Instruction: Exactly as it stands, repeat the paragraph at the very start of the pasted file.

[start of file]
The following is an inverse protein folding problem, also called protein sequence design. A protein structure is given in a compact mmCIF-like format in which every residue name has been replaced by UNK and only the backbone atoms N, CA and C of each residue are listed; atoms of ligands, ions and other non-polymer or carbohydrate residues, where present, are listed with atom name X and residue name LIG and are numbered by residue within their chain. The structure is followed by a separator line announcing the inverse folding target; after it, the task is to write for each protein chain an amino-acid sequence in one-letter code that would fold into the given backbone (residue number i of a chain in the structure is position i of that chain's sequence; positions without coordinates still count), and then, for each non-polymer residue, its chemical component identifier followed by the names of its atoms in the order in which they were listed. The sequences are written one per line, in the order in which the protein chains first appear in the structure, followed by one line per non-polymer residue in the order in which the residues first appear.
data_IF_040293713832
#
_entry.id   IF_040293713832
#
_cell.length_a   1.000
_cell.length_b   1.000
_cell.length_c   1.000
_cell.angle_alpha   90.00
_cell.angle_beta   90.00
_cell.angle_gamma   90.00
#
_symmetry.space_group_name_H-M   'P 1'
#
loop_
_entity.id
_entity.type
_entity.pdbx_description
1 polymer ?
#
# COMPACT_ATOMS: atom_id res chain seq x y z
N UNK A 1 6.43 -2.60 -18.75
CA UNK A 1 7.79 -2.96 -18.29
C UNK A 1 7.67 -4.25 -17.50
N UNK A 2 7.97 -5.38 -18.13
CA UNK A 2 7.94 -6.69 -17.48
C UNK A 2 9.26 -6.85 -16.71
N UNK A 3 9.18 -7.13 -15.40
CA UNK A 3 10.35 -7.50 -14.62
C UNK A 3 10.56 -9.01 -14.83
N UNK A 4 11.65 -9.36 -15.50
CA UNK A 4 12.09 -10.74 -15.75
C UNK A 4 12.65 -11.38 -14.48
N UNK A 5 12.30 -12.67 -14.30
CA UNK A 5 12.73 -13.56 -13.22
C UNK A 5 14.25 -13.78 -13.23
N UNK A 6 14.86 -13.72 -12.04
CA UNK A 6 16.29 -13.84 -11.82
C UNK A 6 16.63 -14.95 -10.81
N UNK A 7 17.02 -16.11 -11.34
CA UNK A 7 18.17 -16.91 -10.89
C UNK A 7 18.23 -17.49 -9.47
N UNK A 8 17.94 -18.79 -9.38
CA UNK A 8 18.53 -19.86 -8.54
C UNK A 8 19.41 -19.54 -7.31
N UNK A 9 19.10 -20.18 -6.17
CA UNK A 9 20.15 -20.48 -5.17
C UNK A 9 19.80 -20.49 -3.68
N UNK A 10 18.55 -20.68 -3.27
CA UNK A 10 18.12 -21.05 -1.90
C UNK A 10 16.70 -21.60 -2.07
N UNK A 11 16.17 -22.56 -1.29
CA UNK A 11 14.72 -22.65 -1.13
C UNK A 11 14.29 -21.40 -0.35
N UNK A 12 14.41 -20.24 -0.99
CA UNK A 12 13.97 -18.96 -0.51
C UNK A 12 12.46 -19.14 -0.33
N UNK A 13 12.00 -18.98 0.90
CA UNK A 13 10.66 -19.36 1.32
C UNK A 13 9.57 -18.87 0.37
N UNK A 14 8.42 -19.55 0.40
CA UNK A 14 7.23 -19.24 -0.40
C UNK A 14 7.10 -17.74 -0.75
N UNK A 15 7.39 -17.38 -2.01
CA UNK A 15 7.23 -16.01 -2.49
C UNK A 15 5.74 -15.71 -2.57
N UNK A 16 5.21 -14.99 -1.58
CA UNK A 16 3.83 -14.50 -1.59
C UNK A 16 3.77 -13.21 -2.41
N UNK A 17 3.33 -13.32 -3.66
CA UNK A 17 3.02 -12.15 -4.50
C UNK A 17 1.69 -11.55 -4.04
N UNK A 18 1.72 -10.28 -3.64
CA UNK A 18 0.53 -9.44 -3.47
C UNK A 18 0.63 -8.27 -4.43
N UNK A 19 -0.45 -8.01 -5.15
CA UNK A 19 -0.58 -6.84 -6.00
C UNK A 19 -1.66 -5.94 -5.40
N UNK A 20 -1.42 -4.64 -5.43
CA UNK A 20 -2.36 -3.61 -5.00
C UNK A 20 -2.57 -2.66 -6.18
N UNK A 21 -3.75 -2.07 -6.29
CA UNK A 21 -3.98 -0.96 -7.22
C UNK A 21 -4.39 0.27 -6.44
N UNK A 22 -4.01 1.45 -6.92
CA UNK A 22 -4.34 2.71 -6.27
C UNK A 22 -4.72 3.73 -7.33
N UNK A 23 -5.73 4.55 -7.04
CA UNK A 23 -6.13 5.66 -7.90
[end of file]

The following is an inverse protein folding problem, also called protein sequence design. A protein structure is given in a compact mmCIF-like format in which every residue name has been replaced by UNK and only the backbone atoms N, CA and C of each residue are listed; atoms of ligands, ions and other non-polymer or carbohydrate residues, where present, are listed with atom name X and residue name LIG and are numbered by residue within their chain. The structure is followed by a separator line announcing the inverse folding target; after it, the task is to write for each protein chain an amino-acid sequence in one-letter code that would fold into the given backbone (residue number i of a chain in the structure is position i of that chain's sequence; positions without coordinates still count), and then, for each non-polymer residue, its chemical component identifier followed by the names of its atoms in the order in which they were listed. The sequences are written one per line, in the order in which the protein chains first appear in the structure, followed by one line per non-polymer residue in the order in which the residues first appear.